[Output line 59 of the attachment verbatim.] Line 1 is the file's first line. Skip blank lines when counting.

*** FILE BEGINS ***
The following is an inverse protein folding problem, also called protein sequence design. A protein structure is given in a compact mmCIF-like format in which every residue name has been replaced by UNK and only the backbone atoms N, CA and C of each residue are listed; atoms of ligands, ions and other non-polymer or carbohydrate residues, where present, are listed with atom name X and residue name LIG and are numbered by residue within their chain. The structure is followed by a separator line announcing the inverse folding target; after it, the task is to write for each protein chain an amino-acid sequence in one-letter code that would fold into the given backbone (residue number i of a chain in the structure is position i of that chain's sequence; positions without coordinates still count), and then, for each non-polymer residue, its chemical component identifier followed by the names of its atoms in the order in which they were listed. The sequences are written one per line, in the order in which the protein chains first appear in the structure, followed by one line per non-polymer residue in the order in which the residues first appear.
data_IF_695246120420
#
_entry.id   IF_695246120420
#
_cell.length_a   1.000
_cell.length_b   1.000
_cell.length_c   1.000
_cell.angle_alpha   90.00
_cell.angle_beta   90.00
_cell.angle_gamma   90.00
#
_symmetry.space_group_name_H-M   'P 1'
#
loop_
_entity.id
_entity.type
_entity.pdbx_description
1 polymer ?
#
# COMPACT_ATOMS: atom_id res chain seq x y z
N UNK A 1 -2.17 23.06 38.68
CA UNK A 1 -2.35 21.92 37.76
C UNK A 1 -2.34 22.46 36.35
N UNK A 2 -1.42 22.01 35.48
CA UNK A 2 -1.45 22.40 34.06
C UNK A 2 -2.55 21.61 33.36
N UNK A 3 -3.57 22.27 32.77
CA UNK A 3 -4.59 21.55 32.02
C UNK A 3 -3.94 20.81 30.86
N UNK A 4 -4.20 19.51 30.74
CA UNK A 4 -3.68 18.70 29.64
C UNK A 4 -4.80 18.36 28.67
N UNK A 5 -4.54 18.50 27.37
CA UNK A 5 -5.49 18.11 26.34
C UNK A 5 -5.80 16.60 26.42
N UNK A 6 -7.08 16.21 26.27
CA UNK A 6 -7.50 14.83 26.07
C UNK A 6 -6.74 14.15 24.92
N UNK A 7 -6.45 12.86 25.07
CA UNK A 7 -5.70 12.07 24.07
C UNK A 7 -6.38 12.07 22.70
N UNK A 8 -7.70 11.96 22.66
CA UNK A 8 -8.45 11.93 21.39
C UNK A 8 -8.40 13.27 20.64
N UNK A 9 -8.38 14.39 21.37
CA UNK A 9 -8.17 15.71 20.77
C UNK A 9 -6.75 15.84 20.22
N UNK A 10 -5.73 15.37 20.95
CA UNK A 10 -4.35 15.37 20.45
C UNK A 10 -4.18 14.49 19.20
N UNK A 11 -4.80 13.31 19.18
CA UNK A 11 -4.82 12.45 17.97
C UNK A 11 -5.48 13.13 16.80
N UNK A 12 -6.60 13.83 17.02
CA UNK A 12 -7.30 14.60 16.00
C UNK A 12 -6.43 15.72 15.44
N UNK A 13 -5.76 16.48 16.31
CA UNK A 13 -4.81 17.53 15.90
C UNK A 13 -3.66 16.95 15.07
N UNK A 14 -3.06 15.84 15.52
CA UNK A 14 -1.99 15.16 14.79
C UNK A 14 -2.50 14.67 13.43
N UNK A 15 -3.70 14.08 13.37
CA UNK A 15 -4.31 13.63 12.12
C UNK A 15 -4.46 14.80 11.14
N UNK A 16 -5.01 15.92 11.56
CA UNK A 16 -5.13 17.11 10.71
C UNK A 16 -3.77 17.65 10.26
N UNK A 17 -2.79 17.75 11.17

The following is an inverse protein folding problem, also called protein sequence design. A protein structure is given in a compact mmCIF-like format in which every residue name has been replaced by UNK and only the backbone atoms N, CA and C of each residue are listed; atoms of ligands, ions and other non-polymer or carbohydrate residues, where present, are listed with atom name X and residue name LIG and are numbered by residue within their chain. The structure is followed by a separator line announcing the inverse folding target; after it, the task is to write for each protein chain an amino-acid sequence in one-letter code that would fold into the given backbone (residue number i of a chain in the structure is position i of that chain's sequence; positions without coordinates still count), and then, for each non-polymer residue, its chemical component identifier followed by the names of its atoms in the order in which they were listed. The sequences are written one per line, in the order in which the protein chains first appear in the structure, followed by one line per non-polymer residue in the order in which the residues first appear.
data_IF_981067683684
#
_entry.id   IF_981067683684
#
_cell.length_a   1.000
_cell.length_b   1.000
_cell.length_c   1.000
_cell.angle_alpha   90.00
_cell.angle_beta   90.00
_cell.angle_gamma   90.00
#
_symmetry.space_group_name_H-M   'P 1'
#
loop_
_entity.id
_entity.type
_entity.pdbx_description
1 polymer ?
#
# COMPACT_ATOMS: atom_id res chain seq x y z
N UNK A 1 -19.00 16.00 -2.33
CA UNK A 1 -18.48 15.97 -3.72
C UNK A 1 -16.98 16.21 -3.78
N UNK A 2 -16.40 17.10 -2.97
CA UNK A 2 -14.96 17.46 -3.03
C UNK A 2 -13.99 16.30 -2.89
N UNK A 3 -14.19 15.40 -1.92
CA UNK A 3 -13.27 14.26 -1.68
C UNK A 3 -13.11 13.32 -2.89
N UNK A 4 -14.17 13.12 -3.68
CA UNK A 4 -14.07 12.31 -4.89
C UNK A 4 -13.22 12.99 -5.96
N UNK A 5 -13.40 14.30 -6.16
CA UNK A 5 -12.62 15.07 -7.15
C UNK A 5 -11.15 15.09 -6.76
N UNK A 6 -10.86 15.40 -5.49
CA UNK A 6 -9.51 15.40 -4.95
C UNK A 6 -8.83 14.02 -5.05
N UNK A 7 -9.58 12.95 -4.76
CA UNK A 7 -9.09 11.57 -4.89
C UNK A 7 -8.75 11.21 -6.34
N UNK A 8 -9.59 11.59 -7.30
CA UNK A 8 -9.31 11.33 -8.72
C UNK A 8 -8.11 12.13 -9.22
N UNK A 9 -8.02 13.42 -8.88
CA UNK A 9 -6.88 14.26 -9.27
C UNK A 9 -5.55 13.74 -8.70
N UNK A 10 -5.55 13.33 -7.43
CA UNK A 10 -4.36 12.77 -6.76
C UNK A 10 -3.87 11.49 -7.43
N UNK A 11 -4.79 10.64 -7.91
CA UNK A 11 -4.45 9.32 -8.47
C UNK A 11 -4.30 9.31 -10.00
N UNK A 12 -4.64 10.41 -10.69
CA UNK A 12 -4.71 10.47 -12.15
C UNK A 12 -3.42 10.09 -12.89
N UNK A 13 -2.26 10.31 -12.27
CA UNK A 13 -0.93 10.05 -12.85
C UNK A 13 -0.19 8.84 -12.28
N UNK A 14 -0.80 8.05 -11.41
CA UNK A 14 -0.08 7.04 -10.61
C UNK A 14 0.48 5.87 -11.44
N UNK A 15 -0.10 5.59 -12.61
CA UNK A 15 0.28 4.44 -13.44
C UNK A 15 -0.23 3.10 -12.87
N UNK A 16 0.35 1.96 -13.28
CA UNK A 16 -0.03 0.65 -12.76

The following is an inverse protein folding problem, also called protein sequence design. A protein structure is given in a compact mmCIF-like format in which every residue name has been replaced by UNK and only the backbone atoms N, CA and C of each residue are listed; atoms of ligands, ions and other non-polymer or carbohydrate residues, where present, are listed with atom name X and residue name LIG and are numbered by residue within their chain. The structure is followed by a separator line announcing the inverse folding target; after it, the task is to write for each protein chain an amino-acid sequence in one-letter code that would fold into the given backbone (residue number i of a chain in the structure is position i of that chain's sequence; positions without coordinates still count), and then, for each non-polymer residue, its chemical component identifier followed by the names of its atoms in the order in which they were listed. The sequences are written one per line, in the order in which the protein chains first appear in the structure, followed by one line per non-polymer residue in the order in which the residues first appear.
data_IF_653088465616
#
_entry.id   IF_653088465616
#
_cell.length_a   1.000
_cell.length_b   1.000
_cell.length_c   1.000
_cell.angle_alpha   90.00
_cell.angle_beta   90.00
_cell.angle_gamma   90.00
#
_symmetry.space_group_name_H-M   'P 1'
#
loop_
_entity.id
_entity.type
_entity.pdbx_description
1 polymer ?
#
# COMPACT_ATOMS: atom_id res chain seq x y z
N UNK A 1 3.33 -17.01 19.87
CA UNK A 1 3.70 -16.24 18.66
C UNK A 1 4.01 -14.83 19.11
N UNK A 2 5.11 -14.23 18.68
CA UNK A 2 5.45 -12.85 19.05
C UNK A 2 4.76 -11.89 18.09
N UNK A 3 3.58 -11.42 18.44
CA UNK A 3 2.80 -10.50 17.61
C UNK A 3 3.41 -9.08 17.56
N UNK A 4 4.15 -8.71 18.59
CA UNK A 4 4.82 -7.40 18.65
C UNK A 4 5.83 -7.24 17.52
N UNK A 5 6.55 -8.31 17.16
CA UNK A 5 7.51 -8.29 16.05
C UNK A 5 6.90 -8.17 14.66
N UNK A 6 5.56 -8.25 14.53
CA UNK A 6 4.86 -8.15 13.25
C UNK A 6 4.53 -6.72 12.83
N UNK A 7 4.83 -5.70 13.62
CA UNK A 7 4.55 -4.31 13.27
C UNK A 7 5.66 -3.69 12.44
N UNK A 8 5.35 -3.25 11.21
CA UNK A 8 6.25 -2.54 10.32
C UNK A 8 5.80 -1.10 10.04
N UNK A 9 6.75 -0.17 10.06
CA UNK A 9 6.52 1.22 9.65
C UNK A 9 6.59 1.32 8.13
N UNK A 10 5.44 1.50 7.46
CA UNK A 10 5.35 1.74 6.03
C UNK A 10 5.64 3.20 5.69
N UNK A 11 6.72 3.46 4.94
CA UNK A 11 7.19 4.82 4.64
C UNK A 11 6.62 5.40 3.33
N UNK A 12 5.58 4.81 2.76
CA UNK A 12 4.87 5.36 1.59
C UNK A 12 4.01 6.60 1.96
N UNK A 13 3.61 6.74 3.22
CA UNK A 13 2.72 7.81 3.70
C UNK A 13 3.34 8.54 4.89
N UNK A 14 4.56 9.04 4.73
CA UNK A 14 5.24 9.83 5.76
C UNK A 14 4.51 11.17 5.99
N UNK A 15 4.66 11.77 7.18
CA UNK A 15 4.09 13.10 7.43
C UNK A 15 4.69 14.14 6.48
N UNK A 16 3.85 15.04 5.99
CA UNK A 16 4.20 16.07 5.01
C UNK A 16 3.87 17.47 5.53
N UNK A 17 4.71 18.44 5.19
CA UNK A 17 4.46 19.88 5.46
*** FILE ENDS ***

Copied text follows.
CA UNK A 13 -4.81 17.53 15.90